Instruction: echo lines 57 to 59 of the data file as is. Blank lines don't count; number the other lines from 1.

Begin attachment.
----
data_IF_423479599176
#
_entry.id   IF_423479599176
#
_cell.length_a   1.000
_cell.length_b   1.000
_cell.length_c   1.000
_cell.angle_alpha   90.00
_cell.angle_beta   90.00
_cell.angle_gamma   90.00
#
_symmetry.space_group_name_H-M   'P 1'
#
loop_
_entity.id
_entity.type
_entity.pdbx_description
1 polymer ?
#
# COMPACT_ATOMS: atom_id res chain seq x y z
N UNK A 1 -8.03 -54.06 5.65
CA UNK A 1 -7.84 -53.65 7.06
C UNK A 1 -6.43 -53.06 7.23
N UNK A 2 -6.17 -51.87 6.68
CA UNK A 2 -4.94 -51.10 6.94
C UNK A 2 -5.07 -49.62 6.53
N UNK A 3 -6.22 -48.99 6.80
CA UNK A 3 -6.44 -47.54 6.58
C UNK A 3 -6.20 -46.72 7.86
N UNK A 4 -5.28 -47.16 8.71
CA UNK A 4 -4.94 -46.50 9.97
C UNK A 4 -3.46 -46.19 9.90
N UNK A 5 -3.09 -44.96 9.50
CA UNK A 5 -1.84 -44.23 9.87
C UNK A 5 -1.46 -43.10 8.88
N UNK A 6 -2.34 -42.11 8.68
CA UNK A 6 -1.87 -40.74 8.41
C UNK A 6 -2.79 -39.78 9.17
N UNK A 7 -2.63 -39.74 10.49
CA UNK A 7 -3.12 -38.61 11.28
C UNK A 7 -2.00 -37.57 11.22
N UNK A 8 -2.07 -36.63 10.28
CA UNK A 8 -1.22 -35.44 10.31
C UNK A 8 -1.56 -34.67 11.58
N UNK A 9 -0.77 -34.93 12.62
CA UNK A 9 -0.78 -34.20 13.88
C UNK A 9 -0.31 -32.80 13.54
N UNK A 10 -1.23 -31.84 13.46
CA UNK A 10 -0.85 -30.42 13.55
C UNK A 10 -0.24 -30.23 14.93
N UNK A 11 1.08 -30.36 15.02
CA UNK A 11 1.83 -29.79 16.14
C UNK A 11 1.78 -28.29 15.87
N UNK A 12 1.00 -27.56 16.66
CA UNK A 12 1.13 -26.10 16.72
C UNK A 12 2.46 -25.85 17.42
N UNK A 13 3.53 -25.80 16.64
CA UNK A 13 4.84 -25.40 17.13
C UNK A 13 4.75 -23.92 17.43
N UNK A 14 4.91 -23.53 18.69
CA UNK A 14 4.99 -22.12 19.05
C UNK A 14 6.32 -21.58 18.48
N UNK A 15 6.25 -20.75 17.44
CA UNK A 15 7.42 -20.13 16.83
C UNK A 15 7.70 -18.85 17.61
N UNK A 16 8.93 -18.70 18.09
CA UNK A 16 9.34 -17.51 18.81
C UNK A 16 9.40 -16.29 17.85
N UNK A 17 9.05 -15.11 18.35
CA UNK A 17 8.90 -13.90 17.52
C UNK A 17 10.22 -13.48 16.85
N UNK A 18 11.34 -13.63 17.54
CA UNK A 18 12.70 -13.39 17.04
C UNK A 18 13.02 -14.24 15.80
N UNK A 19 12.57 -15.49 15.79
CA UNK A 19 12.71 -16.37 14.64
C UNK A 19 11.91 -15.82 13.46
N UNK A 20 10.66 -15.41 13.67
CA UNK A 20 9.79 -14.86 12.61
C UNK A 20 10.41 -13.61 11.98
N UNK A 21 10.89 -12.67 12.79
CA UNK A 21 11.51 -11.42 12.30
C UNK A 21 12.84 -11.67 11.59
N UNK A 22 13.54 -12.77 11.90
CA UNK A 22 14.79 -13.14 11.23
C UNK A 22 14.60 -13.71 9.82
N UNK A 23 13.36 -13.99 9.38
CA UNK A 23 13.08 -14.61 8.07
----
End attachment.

N UNK A 13 3.53 -25.80 16.64
CA UNK A 13 4.84 -25.40 17.13
C UNK A 13 4.75 -23.92 17.43